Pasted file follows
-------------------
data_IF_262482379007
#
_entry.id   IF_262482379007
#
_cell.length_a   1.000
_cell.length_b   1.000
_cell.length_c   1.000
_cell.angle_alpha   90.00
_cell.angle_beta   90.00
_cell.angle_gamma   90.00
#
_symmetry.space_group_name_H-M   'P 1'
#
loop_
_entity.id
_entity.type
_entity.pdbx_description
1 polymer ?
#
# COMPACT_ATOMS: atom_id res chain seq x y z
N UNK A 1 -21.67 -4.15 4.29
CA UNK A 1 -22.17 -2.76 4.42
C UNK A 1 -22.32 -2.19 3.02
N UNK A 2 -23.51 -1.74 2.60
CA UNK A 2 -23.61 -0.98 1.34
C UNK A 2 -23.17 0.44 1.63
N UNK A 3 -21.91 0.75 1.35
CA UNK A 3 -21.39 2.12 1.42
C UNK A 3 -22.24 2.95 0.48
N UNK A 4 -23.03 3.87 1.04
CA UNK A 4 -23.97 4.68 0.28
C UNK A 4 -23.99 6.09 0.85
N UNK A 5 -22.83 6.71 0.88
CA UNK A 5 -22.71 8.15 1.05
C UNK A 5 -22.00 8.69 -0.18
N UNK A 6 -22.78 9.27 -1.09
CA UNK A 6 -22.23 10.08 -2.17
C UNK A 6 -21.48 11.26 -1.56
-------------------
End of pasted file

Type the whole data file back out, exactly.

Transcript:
data_IF_262482379007
#
_entry.id   IF_262482379007
#
_cell.length_a   1.000
_cell.length_b   1.000
_cell.length_c   1.000
_cell.angle_alpha   90.00
_cell.angle_beta   90.00
_cell.angle_gamma   90.00
#
_symmetry.space_group_name_H-M   'P 1'
#
loop_
_entity.id
_entity.type
_entity.pdbx_description
1 polymer ?
#
# COMPACT_ATOMS: atom_id res chain seq x y z
N UNK A 1 -21.67 -4.15 4.29
CA UNK A 1 -22.17 -2.76 4.42
C UNK A 1 -22.32 -2.19 3.02
N UNK A 2 -23.51 -1.74 2.60
CA UNK A 2 -23.61 -0.98 1.34
C UNK A 2 -23.17 0.44 1.63
N UNK A 3 -21.91 0.75 1.35
CA UNK A 3 -21.39 2.12 1.42
C UNK A 3 -22.24 2.95 0.48
N UNK A 4 -23.03 3.87 1.04
CA UNK A 4 -23.97 4.68 0.28
C UNK A 4 -23.99 6.09 0.85
N UNK A 5 -22.83 6.71 0.88
CA UNK A 5 -22.71 8.15 1.05
C UNK A 5 -22.00 8.69 -0.18
N UNK A 6 -22.78 9.27 -1.09
CA UNK A 6 -22.23 10.08 -2.17
C UNK A 6 -21.48 11.26 -1.56